FAQs—Dodge Brake Disc and Pad Kit
- Can't I just replace the factory-installed pad with a high-friction version to upgrade the brake system? Would it be better if I'll just get a complete Dodge brake disc and pad kit?
You can't just use high-friction brake pads and expect the OE or aftermarket brake disc to accommodate the added heat from high friction. It would be better to get a brake disc and pad kit to make sure that the disc is designed to handle the heat or higher temperatures from high-friction pads. If the pad and disc are not perfectly matched, this can cause surface cracks or crazing. Eventually, this may lead to disc distortion.
- Can't I just drill holes or cut slots into brake discs for improved brake performance? Wouldn't it be simpler this way? Why do I have to buy a complete brake disc and pad kit?
Simply cutting slots or drilling holes into brake discs won't turn them into high-performance brake components. The quality of the material used, how the discs are machined, and whether or not they are stress-relieved properly would matter when it comes to disc performance. These will factor in how the discs are able to handle higher temperatures for a certain period of time. If, for instance, the discs are machined to low tolerances and are not stress-relieved properly, even with slots or drilled holes, the discs won't be in their best condition. The slotted/drilled discs have to be matched to suitable brake pads. That's why it's better to invest in a good brake disc and pad set if you're after upgraded braking performance.
- What are the benefits of using ceramic brake pads? What makes them better than other types of pads?
Ceramic pads don't contain asbestos, which basically makes them organic. But unlike organic pads, ceramic types provide better braking performance. Their main advantage lies in their high thermal stability. They don't produce too much noise as well. They also have good pedal pressure sensitivity. The brake pedal doesn't have to be pressed too hard to stop the vehicle or slow it down immediately.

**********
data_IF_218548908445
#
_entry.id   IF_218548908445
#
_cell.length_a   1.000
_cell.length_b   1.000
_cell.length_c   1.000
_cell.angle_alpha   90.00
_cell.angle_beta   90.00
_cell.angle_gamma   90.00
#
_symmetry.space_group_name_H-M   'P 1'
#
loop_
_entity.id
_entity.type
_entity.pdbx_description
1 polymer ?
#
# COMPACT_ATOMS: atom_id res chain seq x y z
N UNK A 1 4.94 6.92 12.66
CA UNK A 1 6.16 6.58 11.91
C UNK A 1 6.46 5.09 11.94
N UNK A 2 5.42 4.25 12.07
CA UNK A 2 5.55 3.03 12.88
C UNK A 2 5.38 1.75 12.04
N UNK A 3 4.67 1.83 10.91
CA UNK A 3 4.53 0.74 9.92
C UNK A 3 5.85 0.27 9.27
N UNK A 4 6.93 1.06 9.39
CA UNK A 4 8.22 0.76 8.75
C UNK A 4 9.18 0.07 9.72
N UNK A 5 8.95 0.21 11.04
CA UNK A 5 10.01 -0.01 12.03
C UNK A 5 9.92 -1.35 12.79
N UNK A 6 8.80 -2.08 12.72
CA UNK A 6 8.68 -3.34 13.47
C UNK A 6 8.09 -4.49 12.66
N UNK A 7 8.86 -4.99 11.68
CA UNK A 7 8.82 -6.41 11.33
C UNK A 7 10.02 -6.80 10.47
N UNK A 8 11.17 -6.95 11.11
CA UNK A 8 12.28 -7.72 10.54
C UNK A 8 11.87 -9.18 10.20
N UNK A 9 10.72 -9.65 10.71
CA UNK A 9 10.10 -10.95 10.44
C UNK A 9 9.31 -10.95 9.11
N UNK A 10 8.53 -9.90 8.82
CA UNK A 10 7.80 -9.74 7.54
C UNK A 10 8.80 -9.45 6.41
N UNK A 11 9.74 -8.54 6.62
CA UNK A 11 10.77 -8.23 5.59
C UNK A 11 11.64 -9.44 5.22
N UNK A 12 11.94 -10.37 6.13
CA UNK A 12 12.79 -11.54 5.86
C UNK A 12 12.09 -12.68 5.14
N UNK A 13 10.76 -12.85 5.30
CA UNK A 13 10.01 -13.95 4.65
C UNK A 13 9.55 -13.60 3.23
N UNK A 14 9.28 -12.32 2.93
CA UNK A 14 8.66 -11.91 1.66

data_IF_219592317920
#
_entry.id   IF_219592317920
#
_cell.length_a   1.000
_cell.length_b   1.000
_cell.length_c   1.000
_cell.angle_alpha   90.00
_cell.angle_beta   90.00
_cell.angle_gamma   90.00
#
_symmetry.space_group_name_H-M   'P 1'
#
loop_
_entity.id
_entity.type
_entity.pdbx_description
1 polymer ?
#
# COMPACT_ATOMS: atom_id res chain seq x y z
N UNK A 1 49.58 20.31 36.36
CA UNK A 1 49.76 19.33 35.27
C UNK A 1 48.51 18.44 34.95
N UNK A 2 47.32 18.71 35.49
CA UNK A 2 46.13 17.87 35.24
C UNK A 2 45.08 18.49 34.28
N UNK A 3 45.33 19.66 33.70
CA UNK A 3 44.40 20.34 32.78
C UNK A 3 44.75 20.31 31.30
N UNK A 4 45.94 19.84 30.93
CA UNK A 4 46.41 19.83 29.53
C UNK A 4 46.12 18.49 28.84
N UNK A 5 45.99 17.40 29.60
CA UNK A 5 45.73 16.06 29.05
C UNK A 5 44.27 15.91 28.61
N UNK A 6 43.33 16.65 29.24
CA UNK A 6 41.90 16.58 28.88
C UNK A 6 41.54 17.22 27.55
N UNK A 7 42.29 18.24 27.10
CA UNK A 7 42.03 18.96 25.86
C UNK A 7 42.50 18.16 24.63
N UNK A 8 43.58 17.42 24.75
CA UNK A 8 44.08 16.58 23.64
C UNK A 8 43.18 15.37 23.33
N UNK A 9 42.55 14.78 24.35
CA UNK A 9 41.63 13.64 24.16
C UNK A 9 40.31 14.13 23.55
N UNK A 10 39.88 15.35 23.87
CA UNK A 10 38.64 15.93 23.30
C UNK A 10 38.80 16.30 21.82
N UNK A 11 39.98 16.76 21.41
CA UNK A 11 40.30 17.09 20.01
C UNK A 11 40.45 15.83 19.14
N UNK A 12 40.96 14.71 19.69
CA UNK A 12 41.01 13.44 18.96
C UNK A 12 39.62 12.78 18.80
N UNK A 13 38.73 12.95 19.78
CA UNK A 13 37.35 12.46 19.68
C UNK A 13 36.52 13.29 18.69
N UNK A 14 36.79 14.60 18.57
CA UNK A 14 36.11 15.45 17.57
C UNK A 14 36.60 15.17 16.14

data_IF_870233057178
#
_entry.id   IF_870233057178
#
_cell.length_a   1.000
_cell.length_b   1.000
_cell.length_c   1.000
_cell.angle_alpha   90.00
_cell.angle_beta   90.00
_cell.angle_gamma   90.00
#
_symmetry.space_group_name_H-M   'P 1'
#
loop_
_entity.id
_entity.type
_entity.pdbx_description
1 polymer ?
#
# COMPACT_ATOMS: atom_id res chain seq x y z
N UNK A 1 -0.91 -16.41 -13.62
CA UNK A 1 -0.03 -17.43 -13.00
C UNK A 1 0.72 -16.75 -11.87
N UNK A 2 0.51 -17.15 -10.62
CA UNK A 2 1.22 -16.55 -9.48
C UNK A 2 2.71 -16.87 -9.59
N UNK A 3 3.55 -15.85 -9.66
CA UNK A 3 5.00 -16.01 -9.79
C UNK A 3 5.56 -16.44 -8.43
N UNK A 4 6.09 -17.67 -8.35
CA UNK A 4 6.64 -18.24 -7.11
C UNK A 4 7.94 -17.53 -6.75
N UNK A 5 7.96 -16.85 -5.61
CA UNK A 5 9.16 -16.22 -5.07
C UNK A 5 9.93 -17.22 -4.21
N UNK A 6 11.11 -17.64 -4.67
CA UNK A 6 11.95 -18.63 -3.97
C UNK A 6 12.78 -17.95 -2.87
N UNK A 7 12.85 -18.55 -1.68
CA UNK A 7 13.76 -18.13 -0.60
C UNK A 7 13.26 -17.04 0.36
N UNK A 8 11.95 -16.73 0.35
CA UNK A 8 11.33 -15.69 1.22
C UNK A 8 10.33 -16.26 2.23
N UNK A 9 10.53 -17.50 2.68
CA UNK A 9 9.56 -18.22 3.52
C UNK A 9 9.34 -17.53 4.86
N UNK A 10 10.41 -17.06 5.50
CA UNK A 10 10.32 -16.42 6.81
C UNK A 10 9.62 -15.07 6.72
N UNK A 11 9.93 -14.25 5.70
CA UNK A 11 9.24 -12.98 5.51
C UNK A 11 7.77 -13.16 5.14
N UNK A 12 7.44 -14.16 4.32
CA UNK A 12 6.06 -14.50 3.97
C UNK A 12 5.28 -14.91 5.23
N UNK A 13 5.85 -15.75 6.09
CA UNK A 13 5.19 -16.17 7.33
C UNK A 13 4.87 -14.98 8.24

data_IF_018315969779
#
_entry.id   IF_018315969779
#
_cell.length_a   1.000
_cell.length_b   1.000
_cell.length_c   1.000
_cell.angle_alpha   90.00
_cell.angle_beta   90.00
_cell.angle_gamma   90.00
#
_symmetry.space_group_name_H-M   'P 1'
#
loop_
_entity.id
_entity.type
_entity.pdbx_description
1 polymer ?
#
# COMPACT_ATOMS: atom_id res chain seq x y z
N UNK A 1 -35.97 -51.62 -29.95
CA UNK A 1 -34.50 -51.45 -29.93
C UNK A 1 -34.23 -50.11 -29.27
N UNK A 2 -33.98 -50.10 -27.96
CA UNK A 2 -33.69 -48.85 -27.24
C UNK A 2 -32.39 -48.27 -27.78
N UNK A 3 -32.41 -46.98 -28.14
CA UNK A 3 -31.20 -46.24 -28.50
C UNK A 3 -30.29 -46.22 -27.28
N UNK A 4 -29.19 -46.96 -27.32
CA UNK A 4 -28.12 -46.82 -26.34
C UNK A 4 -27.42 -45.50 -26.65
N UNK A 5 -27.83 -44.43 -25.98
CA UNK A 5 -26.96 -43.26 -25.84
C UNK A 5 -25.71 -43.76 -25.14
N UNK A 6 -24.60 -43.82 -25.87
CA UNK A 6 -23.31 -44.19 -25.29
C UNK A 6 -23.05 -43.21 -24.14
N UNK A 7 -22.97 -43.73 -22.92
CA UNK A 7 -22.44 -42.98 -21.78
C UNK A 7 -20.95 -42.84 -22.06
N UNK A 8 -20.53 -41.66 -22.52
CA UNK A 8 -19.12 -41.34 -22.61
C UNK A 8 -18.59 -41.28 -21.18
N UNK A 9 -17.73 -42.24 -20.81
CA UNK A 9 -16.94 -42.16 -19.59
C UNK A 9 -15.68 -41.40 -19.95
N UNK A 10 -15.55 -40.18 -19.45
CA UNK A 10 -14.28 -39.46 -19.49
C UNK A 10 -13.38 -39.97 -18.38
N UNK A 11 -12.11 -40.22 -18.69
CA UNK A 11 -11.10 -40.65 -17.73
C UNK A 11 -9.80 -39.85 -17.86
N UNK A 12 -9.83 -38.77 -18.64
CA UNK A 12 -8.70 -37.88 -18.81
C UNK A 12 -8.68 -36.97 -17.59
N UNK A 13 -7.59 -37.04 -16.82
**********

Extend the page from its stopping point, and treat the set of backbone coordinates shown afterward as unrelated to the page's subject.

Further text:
- I am shopping for a new Dodge brake pad and disc kit. I have browsed through the different selection of brake pads, and I can say that I'm quite overwhelmed with the options. How can I find the best brake pads or set of brake pad and disc for my Dodge? What should I consider?
When shopping for brake pads or a brake disc and pad kit, you have to consider the type of your vehicle, your driving style, as well as the road or driving conditions. Vehicles used for commuting, towing, off-roading, racing, or street performance require different types of pads and discs to match the braking performance needed for each condition or situation.
- What would be a great set of brake pads if the vehicle is used mainly for commuting?
If the vehicle is basically used for getting around the city or town, you won't need to upgrade to a high-performance brake pads and discs. There won't be much use for these if the driving condition or situation won't require maximum stopping power that will drive up the temperatures or produce too much heat. OEM-quality brake pads (ceramic or organic) will be good enough to provide your needed braking power. Ceramic or organic brake pads will give you smooth and quiet stops. For street performance, you can choose from semi-metallic pads, ceramic, or organic pads. You can also consider using mild racing pads to give the braking system some boost.
- I use my Dodge truck mostly for towing and carrying heavy loads. What would be a good set of brake pads to use for this type of vehicle?